DAGSBORO — The Delaware Botanic Gardens’ roots in Sussex County grew a little deeper this week, thanks to the generosity of local businesses and its other supporters.
The horticultural destination celebrated St. Patrick’s Day by kicking off its 2022 season with the official opening of its new restroom facility.
“It’s the combination of funds from the public and private sector and from donors that has enabled us to do this,” said Ray Sander, president of the Delaware Botanic Gardens Board of Directors.
The new facility is part of a multiphase plan that will bloom into an event and visitor space at the gardens near Dagsboro.
With help from the Bethany Beach-Fenwick Chamber of Commerce, Delaware Botanic Garden officials, along with the garden’s staff, supporters and local leaders, held a ribbon-cutting ceremony to officially open the new restroom building.
The 800-square-foot building is clad in cedar siding and extends into the wooded area behind the garden’s current welcome center.
The building features many environmentally and garden friendly features. Along with a living wall of plants, the building has a 1,000-gallon rainwater catchment system. The rainwater is collected in a cistern, fed by a special “water chain,” which drains from the roof. Incorporated into the design, the system captures rain from the building’s roof and directs it into the large tank with the use of chains.
“A few years back, there was a presentation made at the county council about what could be done with this piece of property that we owned and they talked about this botanical garden. I rode down here and I thought, ‘Wow, this is going to be a good project.’ I can now say that we are all pleased with how it has turned out,” said Sussex County Council President Michael H. Vincent.
“This is a great place to come see things, walk and enjoy Sussex County.”
Fifth District County Councilman John L. Rieley praised the horticultural group’s perseverance.
“I remember a presentation from some folks that were painting a picture of botanical gardens. It was so wonderful that it didn’t seem possible,” Councilman Rieley said on Thursday. “Vision coupled with persistence equals greatness.”
While addressing the large crowd gathered to celebrate the new DBG season, Mr. Sander said that one of the best things about the facility is not the plants that it showcases, but the community it cultivates.
The restroom facility’s sleek modern design was born from the fruit of that community.
One day after a Pilates class, Sheryl Swed, executive director of the Delaware Botanic Gardens, was talking with her instructor, Jennifer Edmonston, about the organization’s need for a bathroom facility. Ms. Edmonston, a supporter of the garden’s efforts herself, said that her husband would be happy to help the group.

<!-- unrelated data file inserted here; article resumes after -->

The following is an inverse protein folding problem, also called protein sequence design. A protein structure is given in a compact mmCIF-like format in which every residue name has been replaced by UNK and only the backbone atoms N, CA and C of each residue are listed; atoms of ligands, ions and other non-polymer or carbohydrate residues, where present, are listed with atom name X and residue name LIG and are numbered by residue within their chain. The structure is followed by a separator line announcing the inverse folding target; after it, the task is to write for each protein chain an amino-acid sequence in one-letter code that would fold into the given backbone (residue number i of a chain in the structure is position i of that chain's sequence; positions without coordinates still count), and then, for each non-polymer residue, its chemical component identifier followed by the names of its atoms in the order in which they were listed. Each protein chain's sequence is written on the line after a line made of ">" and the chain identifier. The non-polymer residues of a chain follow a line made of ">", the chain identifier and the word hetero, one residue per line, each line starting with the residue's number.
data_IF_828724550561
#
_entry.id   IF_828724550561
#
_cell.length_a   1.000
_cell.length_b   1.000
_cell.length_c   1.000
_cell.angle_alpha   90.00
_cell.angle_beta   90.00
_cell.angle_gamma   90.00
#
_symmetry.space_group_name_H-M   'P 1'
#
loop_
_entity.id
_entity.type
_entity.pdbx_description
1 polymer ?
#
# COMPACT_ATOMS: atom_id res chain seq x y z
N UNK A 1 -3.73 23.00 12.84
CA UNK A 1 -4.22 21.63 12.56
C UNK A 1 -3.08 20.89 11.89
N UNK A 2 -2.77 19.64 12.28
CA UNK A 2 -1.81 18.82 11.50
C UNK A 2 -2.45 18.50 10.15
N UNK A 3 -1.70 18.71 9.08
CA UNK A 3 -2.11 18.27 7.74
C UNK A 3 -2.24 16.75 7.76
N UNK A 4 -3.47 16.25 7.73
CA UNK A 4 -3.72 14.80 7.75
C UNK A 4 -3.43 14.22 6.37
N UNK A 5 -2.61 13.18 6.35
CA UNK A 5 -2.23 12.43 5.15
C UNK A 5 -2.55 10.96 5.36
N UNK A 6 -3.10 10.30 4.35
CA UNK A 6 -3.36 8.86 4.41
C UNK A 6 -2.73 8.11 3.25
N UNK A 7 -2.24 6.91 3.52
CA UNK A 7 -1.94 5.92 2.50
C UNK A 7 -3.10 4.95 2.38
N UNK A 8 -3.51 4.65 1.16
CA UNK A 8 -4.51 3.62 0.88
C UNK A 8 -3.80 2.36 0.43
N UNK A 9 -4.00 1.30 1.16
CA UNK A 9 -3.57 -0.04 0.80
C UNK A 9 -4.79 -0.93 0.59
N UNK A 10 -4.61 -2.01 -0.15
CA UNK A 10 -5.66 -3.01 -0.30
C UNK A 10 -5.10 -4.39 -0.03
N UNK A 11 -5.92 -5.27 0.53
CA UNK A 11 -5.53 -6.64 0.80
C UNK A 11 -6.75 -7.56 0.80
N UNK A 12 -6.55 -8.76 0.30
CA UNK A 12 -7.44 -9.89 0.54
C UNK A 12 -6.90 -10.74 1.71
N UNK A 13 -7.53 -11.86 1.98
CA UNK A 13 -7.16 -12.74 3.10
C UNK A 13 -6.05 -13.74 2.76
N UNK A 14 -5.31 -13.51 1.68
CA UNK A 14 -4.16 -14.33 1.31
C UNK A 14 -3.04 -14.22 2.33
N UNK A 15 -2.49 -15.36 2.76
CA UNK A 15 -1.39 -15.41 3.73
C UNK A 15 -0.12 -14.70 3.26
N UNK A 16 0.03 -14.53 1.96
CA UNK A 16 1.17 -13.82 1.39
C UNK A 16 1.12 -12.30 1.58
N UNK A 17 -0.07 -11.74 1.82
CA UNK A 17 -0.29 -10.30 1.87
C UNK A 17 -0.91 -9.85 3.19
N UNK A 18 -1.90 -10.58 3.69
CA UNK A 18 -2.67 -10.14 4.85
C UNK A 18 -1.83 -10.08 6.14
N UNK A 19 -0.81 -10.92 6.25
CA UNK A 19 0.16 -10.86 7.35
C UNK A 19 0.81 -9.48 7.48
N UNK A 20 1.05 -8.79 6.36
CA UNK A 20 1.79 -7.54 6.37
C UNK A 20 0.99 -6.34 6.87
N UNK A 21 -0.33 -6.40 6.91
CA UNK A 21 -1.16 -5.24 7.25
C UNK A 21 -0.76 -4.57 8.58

Scott Edmonston is the president and principal architect of Bethany Beach-based SEA Studio Architects.
Ms. Edmonston talked with her husband, and he added it to his to-do list. The couple donated their services to the DBG for free.
“It’s a remarkable milestone for the long-term health and sustainability of the gardens. We’re proud to be a very small part of that,” Mr. Edmonston said on Thursday during the building’s dedication.
The garden’s board of directors chose Wanderson Noriega’s WN Builders to construct the facility. Nickle Electric, Aquatech Water Specialties and Waggoner Welding also worked on the project.
“It takes a committed contractor to do this. They may not have done it pro bono but they ate a lot of costs along the way and they deserve a ton of credit for making this building,” Mr. Edmonston said.
With construction complete, the Delaware Botanic Gardens staff will soon begin to plant a rain garden on both sides of the new building.
The seeds for what would grow to be the Delaware Botanic Gardens at Pepper Creek were planted in 2012 when a group of volunteers came together to fill a need for horticultural education and exposition in Sussex County. The group formed a board of directors and a nonprofit agency germinated. The group worked with Sussex County leaders to find a location.
The Sussex County Land Trust had the perfect patch of ground — a 37-acre former farm on Pepper Creek close to downtown Dagsboro.
The land trust board granted the garden group a 99-year lease for $1 a year.
“I think we’re up to $8,” Russ McCabe, who was a member of the Sussex County Land Trust board when the lease was issued, said with a laugh on Thursday.
“This represents something that wouldn’t have been imagined of 30 or 40 years ago. I think it is perfect,” Mr. McCabe said. “You are preserving and promoting our heritage but you are also preserving our future.”
Now that the restroom facility has blossomed, the botanic garden board will move on to its next project. Later this year, the organization expects to break ground on the Annette Pennoni Meadow Pavilion. The planned facility will have a concession area and a large space for events and weddings.
For more information, to volunteer or to learn how to support the Delaware Botanic Gardens, visit delawaregardens.org.
The facility is now open for visitors weekly from 9 a.m. to 4 p.m. Thursday through Sunday.